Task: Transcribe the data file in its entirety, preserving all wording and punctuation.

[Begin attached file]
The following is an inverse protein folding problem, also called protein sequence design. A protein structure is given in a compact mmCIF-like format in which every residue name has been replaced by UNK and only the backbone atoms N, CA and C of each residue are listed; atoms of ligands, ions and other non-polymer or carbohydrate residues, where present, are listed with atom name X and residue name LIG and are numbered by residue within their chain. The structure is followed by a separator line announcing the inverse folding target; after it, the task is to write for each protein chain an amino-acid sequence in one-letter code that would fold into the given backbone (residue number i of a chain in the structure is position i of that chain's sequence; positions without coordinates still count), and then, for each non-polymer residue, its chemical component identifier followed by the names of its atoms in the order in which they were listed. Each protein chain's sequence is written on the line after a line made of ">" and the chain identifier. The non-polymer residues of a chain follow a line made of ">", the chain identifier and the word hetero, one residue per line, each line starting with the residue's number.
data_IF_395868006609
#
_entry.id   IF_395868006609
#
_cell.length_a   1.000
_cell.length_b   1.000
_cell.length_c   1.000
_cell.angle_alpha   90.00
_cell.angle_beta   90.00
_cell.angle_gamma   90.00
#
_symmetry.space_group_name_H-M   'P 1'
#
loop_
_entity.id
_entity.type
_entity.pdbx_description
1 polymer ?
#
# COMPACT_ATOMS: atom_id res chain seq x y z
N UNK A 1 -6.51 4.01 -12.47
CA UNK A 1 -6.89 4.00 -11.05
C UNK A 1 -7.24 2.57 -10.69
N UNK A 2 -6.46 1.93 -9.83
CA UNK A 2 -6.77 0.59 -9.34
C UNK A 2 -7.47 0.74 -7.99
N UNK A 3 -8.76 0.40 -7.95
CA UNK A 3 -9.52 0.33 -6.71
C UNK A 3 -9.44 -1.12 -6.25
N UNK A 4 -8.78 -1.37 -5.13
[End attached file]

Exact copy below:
The following is an inverse protein folding problem, also called protein sequence design. A protein structure is given in a compact mmCIF-like format in which every residue name has been replaced by UNK and only the backbone atoms N, CA and C of each residue are listed; atoms of ligands, ions and other non-polymer or carbohydrate residues, where present, are listed with atom name X and residue name LIG and are numbered by residue within their chain. The structure is followed by a separator line announcing the inverse folding target; after it, the task is to write for each protein chain an amino-acid sequence in one-letter code that would fold into the given backbone (residue number i of a chain in the structure is position i of that chain's sequence; positions without coordinates still count), and then, for each non-polymer residue, its chemical component identifier followed by the names of its atoms in the order in which they were listed. Each protein chain's sequence is written on the line after a line made of ">" and the chain identifier. The non-polymer residues of a chain follow a line made of ">", the chain identifier and the word hetero, one residue per line, each line starting with the residue's number.
data_IF_395868006609
#
_entry.id   IF_395868006609
#
_cell.length_a   1.000
_cell.length_b   1.000
_cell.length_c   1.000
_cell.angle_alpha   90.00
_cell.angle_beta   90.00
_cell.angle_gamma   90.00
#
_symmetry.space_group_name_H-M   'P 1'
#
loop_
_entity.id
_entity.type
_entity.pdbx_description
1 polymer ?
#
# COMPACT_ATOMS: atom_id res chain seq x y z
N UNK A 1 -6.51 4.01 -12.47
CA UNK A 1 -6.89 4.00 -11.05
C UNK A 1 -7.24 2.57 -10.69
N UNK A 2 -6.46 1.93 -9.83
CA UNK A 2 -6.77 0.59 -9.34
C UNK A 2 -7.47 0.74 -7.99
N UNK A 3 -8.76 0.40 -7.95
CA UNK A 3 -9.52 0.33 -6.71
C UNK A 3 -9.44 -1.12 -6.25
N UNK A 4 -8.78 -1.37 -5.13